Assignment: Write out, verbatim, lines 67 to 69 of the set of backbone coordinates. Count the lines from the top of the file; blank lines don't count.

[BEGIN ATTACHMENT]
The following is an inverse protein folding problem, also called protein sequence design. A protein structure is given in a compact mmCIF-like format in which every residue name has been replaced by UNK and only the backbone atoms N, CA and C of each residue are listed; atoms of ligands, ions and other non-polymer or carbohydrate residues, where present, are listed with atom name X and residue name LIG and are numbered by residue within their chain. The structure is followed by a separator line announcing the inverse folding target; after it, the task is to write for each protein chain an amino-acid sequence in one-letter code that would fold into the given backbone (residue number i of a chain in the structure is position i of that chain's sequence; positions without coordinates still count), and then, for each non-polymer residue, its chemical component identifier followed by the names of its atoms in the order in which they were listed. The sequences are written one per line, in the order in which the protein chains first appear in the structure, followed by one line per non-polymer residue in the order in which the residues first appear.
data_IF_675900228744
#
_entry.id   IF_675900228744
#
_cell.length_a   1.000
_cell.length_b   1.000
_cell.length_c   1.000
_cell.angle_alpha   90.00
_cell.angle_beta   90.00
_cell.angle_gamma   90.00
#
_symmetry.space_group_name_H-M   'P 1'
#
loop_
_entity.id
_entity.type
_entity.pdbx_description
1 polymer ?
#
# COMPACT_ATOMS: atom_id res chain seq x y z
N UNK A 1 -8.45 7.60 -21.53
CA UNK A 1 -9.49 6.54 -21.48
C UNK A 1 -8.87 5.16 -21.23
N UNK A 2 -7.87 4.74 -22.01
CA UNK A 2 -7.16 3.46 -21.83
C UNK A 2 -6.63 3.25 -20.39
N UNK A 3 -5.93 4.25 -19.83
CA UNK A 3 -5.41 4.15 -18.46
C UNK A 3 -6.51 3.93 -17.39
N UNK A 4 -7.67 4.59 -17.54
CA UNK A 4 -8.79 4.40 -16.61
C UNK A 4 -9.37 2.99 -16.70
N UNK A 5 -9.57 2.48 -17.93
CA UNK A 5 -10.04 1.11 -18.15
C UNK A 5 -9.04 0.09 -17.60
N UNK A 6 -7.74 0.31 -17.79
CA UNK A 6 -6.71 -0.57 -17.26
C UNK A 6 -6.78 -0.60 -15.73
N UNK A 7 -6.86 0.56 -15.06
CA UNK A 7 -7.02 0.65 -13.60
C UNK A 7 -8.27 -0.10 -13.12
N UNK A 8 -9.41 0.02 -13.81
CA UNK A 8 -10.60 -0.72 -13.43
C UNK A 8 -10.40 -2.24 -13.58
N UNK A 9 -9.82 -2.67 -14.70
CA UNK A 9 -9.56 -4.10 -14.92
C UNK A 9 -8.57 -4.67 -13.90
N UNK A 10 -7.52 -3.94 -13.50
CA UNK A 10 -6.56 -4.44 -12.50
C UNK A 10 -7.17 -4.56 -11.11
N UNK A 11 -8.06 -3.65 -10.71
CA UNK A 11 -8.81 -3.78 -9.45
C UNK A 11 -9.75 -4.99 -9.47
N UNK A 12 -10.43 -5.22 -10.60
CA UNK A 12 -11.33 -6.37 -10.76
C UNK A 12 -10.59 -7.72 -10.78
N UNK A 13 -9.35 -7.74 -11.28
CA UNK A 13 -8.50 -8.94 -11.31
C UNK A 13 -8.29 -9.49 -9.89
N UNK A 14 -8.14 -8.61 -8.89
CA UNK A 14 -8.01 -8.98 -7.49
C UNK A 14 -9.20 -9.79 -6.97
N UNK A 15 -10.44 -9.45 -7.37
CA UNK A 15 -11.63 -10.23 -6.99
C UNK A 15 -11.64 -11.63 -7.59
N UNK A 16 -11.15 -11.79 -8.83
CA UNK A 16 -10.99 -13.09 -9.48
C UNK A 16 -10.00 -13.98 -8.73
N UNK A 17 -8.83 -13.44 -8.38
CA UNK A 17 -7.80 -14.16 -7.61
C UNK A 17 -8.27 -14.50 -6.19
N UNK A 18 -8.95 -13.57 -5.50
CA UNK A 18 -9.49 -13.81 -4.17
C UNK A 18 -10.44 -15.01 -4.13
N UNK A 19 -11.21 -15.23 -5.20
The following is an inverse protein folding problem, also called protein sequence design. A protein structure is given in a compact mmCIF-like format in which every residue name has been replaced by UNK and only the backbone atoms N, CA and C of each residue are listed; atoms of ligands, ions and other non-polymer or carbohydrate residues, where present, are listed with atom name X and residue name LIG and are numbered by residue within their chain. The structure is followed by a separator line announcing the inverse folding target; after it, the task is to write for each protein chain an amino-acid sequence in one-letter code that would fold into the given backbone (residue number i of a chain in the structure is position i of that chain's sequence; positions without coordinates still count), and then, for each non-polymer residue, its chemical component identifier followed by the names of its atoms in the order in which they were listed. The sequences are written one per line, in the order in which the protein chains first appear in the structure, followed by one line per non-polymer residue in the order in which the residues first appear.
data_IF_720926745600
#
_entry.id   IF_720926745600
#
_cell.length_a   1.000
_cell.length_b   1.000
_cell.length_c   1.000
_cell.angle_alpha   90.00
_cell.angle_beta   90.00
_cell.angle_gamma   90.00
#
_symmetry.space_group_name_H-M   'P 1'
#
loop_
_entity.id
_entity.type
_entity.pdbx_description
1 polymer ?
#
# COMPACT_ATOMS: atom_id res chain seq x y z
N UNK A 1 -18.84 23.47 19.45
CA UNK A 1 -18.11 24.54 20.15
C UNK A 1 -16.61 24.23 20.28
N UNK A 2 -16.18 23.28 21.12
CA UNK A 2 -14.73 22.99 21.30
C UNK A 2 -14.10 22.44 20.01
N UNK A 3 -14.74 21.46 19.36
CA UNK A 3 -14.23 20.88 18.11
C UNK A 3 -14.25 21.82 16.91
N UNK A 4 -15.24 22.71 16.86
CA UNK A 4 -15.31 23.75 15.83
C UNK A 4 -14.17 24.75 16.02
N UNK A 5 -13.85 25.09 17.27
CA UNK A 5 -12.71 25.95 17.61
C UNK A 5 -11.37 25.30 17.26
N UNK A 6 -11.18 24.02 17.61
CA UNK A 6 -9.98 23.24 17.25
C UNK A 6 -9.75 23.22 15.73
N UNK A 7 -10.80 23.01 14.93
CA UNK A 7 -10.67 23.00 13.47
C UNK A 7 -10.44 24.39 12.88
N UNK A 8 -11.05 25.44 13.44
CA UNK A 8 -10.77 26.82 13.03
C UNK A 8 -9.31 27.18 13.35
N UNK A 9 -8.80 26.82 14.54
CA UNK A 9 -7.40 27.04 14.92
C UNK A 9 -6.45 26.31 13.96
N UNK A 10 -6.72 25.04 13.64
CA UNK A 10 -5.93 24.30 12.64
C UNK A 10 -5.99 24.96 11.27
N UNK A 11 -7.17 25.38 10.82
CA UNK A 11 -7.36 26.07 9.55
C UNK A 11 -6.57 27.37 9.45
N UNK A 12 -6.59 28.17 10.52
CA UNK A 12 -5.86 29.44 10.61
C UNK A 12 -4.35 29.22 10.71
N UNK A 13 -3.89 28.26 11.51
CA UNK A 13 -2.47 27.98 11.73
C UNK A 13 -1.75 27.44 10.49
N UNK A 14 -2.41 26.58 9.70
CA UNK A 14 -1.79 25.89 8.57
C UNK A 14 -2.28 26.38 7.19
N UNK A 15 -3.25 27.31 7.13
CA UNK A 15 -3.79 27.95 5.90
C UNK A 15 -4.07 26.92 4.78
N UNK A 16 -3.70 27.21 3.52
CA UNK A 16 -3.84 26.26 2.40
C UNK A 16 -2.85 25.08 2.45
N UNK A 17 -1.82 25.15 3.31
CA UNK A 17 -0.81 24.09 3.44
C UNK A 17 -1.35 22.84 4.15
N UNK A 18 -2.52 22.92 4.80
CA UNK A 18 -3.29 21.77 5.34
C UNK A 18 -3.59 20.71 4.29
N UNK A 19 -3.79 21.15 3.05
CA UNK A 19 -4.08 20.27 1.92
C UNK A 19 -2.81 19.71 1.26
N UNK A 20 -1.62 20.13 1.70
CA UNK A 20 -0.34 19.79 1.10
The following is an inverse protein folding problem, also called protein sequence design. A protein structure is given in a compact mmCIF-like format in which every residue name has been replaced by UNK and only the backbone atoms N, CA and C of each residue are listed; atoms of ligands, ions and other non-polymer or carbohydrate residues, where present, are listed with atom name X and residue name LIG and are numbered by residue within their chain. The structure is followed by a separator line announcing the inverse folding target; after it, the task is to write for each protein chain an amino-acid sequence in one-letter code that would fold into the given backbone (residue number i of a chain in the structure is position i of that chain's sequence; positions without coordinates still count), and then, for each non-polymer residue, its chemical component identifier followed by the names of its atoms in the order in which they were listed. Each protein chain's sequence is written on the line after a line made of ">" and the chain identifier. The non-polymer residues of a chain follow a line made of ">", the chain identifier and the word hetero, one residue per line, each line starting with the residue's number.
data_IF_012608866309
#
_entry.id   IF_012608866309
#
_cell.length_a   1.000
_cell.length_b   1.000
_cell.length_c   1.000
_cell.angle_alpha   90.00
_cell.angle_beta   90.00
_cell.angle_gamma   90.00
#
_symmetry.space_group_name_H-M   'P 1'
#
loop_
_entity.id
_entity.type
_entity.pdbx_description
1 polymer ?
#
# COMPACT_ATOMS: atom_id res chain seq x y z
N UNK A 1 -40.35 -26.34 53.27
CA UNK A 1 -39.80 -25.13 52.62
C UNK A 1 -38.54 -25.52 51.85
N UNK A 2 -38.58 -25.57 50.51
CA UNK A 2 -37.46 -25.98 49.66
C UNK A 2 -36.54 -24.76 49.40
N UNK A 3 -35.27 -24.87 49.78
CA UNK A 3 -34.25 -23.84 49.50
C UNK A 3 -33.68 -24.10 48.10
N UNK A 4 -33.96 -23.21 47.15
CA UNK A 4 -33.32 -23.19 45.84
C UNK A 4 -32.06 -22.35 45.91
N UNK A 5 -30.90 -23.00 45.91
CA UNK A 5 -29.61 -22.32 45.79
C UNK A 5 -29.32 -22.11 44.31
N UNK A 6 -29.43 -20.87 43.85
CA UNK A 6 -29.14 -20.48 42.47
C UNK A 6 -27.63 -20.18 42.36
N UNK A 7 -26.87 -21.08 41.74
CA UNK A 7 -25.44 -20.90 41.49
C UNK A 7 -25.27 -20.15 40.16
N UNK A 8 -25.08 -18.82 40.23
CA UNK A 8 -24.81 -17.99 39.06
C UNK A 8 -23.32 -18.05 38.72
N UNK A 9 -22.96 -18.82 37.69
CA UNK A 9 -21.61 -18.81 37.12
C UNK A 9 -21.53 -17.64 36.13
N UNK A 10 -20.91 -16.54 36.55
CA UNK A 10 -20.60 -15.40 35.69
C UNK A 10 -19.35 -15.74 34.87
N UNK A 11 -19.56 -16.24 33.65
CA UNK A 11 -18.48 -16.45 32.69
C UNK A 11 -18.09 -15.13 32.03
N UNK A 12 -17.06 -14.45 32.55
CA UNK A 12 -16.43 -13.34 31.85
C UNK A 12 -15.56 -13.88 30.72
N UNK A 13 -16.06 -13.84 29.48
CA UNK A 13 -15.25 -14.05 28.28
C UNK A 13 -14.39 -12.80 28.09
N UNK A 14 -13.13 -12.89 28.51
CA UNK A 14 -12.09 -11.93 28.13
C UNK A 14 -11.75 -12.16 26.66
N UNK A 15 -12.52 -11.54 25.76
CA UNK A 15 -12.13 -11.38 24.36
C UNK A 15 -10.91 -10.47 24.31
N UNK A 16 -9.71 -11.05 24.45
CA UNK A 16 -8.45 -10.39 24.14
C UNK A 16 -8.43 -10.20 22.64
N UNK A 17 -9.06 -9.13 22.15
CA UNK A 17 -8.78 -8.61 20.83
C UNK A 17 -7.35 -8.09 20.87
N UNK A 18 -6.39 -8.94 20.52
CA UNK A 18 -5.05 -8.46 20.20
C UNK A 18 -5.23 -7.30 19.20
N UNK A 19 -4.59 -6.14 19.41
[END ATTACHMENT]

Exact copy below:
N UNK A 16 -11.15 -11.79 -8.83
CA UNK A 16 -10.99 -13.09 -9.48
C UNK A 16 -10.00 -13.98 -8.73